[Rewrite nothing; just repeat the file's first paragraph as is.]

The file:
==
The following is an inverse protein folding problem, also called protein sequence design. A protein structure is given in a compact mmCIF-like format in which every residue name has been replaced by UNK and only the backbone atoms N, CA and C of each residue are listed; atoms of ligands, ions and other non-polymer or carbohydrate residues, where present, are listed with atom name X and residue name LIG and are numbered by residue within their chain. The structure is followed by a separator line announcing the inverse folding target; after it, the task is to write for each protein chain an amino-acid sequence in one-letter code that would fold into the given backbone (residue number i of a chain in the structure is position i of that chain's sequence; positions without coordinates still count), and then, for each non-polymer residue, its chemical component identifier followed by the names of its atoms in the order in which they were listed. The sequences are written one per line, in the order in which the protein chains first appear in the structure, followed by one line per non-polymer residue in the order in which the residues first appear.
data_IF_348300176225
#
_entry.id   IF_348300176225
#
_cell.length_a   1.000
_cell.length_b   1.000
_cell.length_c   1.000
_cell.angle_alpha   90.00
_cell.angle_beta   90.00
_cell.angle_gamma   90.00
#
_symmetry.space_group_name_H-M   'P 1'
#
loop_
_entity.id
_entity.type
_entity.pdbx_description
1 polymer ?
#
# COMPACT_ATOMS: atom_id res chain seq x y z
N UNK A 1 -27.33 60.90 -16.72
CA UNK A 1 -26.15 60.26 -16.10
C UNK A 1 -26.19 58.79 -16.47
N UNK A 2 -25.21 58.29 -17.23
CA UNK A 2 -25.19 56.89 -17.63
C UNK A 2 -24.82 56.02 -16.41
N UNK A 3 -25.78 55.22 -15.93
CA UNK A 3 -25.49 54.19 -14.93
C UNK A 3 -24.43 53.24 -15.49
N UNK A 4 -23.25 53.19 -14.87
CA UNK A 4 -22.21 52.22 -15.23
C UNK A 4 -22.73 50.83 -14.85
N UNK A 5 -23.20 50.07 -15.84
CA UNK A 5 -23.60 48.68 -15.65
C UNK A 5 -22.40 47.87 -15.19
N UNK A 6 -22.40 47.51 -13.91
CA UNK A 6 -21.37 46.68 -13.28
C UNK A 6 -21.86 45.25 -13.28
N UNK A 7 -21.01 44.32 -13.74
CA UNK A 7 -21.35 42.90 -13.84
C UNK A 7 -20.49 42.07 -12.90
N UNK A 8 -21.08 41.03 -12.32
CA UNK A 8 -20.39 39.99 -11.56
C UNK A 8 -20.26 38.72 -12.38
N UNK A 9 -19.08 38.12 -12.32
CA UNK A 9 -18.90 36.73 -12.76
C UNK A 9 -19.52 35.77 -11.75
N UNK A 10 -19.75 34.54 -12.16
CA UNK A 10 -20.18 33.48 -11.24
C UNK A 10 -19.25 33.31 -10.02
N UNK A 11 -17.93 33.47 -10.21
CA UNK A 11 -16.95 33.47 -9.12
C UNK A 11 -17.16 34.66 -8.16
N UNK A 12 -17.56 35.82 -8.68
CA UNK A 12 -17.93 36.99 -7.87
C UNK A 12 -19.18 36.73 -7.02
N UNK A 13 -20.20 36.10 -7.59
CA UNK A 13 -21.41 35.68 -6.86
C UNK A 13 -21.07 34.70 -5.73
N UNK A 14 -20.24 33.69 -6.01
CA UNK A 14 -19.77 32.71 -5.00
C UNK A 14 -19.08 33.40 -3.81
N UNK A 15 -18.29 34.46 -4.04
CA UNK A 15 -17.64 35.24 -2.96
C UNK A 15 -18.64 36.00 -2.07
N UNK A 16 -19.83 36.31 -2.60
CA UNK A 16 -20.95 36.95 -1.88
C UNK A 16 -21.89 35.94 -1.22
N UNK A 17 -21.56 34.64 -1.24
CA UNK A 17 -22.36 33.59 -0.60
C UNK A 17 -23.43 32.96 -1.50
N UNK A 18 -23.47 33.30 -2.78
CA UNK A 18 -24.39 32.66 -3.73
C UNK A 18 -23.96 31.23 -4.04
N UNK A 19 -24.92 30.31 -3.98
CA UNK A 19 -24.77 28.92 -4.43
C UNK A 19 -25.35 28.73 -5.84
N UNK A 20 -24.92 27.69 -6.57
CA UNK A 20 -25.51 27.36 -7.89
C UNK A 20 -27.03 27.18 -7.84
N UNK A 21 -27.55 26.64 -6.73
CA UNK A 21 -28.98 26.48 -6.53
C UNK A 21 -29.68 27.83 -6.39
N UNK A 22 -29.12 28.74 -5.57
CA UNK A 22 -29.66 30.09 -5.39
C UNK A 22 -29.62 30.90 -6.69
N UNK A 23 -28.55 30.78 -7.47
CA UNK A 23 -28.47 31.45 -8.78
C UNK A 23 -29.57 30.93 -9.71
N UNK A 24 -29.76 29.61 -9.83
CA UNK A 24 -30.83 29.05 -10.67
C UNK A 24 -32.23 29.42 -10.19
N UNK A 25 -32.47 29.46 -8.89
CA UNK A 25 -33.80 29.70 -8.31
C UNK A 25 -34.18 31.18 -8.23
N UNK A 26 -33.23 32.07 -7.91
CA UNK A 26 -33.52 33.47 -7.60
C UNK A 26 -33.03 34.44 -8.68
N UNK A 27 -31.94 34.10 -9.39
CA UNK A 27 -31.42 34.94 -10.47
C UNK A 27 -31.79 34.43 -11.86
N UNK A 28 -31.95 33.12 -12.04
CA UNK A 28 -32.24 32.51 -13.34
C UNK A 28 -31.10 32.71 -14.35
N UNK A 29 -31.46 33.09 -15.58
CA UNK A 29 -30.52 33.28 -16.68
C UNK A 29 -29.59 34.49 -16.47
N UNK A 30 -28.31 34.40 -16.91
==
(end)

The following is an inverse protein folding problem, also called protein sequence design. A protein structure is given in a compact mmCIF-like format in which every residue name has been replaced by UNK and only the backbone atoms N, CA and C of each residue are listed; atoms of ligands, ions and other non-polymer or carbohydrate residues, where present, are listed with atom name X and residue name LIG and are numbered by residue within their chain. The structure is followed by a separator line announcing the inverse folding target; after it, the task is to write for each protein chain an amino-acid sequence in one-letter code that would fold into the given backbone (residue number i of a chain in the structure is position i of that chain's sequence; positions without coordinates still count), and then, for each non-polymer residue, its chemical component identifier followed by the names of its atoms in the order in which they were listed. The sequences are written one per line, in the order in which the protein chains first appear in the structure, followed by one line per non-polymer residue in the order in which the residues first appear.